If you've only watched Tiger Woods play hole No. 15 at this year's Masters, you've seen everything that you need to know about his tournament.
Woods parred it on Thursday (which has been a common theme for him on the par-5s throughout the week), had the now-infamous two-stroke penalty ball drop on Friday for an 8 and then absolutely stuck his approach on Saturday afternoon to about 10 feet.
Woods missed the eagle putt -- among a host of putts that he missed on Saturday -- but still, the birdie got him within three of the lead heading to the last three holes.
After his round, Woods was asked by CBS' Bill Macatee if his drop-ball penalty from Saturday morning bothered him:
"It was certainly a distraction early. It happens, move on. I was ready to play come game time."
And how things played out during the morning:
"They had made the determination that nothing had happened yesterday and after what I had said things changed. They called me in and I got a two-shot penalty...and time to play."
When asked about whether he considered disqualifying himself:
"No. Under the rules of golf, I'm abiding by the rules."
Finally, on whether he thought the penalty was fair:
"Absolutely. I made a mistake. Under the rules of golf I took an improper drop and got the penalty."
It has been a strange week for Woods, who, contrary to the way that he has been playing all year, has struck the ball really well but failed to make many putts.
He also missed a short birdie attempt on No. 8 and missed par putts on Nos. 9 and 11 before making birdies at Nos. 12 and 13.
Here's a look at his scorecard:
After his round, Woods said:
"The last three saves kept me in the tournament."
Woods still hasn't broken 70 at Augusta since his second round in 2011.
He's only 2 under on the par-5s all week and accomplished this amazing stat as a result of his ball-drop penalty on Friday:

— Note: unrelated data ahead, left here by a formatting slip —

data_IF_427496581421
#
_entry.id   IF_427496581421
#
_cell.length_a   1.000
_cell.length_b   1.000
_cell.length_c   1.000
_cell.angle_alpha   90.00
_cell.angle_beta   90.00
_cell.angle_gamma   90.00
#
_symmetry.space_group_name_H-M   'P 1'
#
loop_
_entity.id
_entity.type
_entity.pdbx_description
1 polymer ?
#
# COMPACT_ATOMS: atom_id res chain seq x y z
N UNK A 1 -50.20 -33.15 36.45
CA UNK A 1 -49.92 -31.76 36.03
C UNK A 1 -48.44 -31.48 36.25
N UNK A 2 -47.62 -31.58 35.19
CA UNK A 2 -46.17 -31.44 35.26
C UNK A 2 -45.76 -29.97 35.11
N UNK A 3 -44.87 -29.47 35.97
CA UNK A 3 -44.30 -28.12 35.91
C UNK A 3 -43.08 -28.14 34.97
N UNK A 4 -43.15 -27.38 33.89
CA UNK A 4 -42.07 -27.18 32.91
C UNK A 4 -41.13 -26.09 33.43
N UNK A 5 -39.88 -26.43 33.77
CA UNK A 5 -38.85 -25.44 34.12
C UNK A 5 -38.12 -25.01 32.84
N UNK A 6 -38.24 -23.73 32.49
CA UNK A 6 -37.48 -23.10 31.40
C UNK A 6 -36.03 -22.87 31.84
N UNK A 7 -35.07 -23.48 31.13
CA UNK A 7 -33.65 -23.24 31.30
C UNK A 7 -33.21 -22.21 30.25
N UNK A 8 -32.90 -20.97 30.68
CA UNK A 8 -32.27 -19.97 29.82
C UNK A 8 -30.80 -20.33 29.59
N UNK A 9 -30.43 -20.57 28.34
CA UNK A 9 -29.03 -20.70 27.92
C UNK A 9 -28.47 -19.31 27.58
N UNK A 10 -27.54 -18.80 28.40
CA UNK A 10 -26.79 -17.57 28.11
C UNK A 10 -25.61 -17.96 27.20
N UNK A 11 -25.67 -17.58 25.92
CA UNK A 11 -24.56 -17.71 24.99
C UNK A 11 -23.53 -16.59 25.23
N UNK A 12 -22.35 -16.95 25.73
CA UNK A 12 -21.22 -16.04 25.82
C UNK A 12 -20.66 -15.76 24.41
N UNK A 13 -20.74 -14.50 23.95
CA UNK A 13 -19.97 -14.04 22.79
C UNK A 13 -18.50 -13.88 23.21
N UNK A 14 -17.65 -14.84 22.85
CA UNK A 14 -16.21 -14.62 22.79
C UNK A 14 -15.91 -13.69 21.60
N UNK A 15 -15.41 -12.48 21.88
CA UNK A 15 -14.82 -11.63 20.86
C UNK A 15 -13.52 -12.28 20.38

Tiger Woods has eagle putt coming up at 15. Triple-bogey there yesterday was his 1st in 957 holes at Masters.— Justin Ray (@JRayESPNGolf) April 13, 2013
The problem now for Woods is that he has a lot of golfers in front of him (and a lot of quality golfers at that), and he infamously has never come from behind on Sunday to win a major championship.
He has, however, come back for seven PGA Tour victories when trailling by three or more going into the final round:
Of course everyone knows Tiger has never won a major when not holding at least a share of lead. Has 7 tour wins when trailing by 3 or more.— Bob Harig (@BobHarig) April 13, 2013
It seemed like there was a score to be had early for Woods as Tim Clark went out with a 67. Woods got everybody excited on his first hole, too. After he made birdie, Twitter went wild with sentiment that Woods was going to post something absurd because he was upset about the penalty assessed to him.
It wasn't to be, though, and it's starting to look like a fifth green jacket isn't to be for Woods this year.
People are going to complain that without the two-stroke penalty on No. 15 from Friday, Woods would be close to the top of the leaderboard. The reality is that he's pretty lucky to even be in the tournament (we outlined how a rule buried deep in the USGA rule book likely saved him).
No matter what happens with Woods on Sunday, golf fans are likely going to slap an asterisk on the 2013 Masters for him. But the truth is, he hasn't played good enough to win.
He hasn't played the par-5s like he needs to, hasn't putted like he has been putting all season and has made just enough bogeys to probably remove himself from contention.
The great thing about Woods, though?
You never know what he could have in store for us on Sunday.